Do read about the Day 1 of the conference, if you haven’t already.
The day began with a keynote on ‘Common jQuery Mistakes’ by Dave Methvin – President of the jQuery foundation, who spoke at length about the common pitfalls all developers tend to find themselves in quite often. Dave also spoke on the coding do’s and don’ts that would have a bearing on the page performance. The session also detailed on managing the various jQuery versions out there, being aware of the features that are either supported or deprecated, how jquery-migrate would help mitigate issues in migrating our applications from one version of jQuery to the other. The essence of the talk was that the latest version of jQuery may not be always well suited for our applications and that care needs to be taken in choosing the right version often going through the documentation and which seldom developers do these days. The keynote ended with several code snippets demonstrating the mistakes committed therein and a way out of all those mistakes. The session met with a thunderous applause from the eager audience.
Next up was a packed session on ‘ReactJS’, which gave a sneak peek into the popular MV* framework used by Facebook and Instagram. The session was interesting and gave a fair idea on what ReactJS had to offer compared to the other MV* frameworks, how ReactJS helped creating reusable-components that could be used across projects. The session was a hands-on session that quickly demonstrated how easy it was to get started with React.
ReactJS was once again in the picture, when John K Paul delivered a keynote on the ‘Functional Programming aspects of ReactJS’ the same afternoon. Post lunch the audience gathered for sessions on JSON-LD and Visualisations in D3 followed up by some hackathon demos which had the developers coming up with a hack for a Traffic Free corridor for Ambulances, Intelligent LPG Stand that would automate the tedious refilling procedure, Using Social Media for daily tasks, Sentiment Analyser, Gesture Recognition and many more. Most of the hacks were centered around the Internet of Things.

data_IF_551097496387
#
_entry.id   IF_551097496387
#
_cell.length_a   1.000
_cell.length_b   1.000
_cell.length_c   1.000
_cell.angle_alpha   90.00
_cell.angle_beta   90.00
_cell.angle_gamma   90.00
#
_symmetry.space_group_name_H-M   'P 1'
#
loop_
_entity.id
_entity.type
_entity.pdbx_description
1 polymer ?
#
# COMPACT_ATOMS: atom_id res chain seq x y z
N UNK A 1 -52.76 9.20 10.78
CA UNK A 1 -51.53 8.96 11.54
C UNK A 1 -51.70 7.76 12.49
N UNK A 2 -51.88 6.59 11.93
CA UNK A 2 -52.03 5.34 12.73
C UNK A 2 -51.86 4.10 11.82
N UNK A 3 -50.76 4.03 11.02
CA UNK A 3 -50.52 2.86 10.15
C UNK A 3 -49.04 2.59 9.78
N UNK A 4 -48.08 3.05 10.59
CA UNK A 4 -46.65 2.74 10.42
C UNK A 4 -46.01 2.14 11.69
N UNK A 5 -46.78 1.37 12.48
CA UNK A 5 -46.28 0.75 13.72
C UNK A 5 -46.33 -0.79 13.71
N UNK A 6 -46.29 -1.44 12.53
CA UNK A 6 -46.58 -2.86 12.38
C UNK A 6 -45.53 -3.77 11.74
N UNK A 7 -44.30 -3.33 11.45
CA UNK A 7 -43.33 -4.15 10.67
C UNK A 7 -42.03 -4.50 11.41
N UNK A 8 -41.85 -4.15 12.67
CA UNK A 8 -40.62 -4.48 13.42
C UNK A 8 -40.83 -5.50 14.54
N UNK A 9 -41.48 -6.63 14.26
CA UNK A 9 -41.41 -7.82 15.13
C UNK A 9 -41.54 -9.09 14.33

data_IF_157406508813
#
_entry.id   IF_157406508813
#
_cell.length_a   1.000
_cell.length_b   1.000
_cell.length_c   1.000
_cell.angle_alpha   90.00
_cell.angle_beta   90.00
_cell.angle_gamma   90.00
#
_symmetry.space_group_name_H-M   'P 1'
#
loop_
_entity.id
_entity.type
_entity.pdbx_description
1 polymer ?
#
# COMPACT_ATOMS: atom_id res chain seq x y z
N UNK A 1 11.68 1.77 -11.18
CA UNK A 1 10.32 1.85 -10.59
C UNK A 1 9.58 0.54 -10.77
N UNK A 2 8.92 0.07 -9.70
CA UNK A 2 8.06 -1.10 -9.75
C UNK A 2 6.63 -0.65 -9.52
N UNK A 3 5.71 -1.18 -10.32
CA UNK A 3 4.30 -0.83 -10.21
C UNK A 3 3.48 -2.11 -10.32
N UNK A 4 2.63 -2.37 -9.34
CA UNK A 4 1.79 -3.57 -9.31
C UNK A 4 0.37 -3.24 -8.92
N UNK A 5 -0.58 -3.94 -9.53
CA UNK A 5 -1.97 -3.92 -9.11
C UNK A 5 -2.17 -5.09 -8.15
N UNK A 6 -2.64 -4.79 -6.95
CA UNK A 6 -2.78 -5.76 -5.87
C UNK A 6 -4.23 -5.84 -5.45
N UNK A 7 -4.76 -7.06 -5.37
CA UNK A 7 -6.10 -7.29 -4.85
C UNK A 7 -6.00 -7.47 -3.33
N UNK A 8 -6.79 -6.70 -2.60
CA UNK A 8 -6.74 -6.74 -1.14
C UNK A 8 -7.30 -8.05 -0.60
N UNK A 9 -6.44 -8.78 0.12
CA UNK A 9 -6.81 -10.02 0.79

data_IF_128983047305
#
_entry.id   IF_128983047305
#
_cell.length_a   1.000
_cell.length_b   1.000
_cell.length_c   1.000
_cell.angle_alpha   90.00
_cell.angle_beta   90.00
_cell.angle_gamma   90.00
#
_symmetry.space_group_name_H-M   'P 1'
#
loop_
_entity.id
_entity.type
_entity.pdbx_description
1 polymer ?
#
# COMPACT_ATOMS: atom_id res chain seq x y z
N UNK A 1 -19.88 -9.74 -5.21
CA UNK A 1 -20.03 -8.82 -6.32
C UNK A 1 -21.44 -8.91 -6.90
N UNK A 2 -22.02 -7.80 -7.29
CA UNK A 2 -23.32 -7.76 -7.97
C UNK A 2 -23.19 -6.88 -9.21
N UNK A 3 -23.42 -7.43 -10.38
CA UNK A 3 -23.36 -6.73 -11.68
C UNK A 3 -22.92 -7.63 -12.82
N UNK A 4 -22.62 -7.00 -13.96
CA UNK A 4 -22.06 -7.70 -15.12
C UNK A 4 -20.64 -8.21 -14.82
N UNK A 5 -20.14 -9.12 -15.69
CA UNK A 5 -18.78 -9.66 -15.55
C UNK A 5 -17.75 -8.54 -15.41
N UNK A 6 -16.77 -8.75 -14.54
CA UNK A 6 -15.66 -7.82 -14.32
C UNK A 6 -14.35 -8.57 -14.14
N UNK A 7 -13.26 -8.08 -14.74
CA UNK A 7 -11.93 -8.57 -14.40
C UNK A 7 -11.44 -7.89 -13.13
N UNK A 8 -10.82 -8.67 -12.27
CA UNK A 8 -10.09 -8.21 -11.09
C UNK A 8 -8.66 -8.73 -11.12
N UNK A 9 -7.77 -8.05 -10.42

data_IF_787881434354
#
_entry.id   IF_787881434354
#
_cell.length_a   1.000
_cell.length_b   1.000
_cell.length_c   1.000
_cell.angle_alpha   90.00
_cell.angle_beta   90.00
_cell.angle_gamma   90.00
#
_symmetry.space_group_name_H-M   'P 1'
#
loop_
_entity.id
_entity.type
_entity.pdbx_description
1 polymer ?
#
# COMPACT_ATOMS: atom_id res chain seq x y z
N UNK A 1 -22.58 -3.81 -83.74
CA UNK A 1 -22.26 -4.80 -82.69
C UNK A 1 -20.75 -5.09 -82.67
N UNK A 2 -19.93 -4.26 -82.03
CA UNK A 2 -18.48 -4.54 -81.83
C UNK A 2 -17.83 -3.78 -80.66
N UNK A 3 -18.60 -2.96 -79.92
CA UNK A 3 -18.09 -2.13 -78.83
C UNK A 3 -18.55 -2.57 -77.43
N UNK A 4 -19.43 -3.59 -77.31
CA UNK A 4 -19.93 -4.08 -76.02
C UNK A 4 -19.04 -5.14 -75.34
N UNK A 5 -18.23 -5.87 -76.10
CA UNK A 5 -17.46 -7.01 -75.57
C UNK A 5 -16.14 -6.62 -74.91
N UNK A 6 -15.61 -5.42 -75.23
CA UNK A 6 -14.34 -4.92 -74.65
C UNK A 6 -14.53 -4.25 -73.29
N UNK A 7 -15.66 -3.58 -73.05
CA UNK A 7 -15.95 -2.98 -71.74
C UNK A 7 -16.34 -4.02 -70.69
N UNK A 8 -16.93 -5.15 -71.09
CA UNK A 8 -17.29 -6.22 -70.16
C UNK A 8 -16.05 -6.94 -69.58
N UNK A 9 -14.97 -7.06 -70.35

The evening and the conference came to an end with a wonderful talk by Eric Schoffstall ( of Gulp.js fame), who spoke on the developments in WebRTC, an open-source initiative aiming to make real time communications in web a reality. WebRTC forms the building blocks for high quality communications on the web such as network, audio and video components used in voice and video chat applications. Eric also spoke on how WebRTC could make large file transfers in a jiffy, build real time applications such as multi-player games, voice and video chats without any lag and many such real time apps where imagination was the only limitation.
The keynote on WebRTC by Eric Shoffstall in a way was a perfect farewell to the audience at the 2-day jQuery conference, the first of its kind in India.
Note: The event organizer has promised to share all the presentations and live video coverage of the entire event in 3-4 weeks time. Once I get hold of the content, I shall share the same.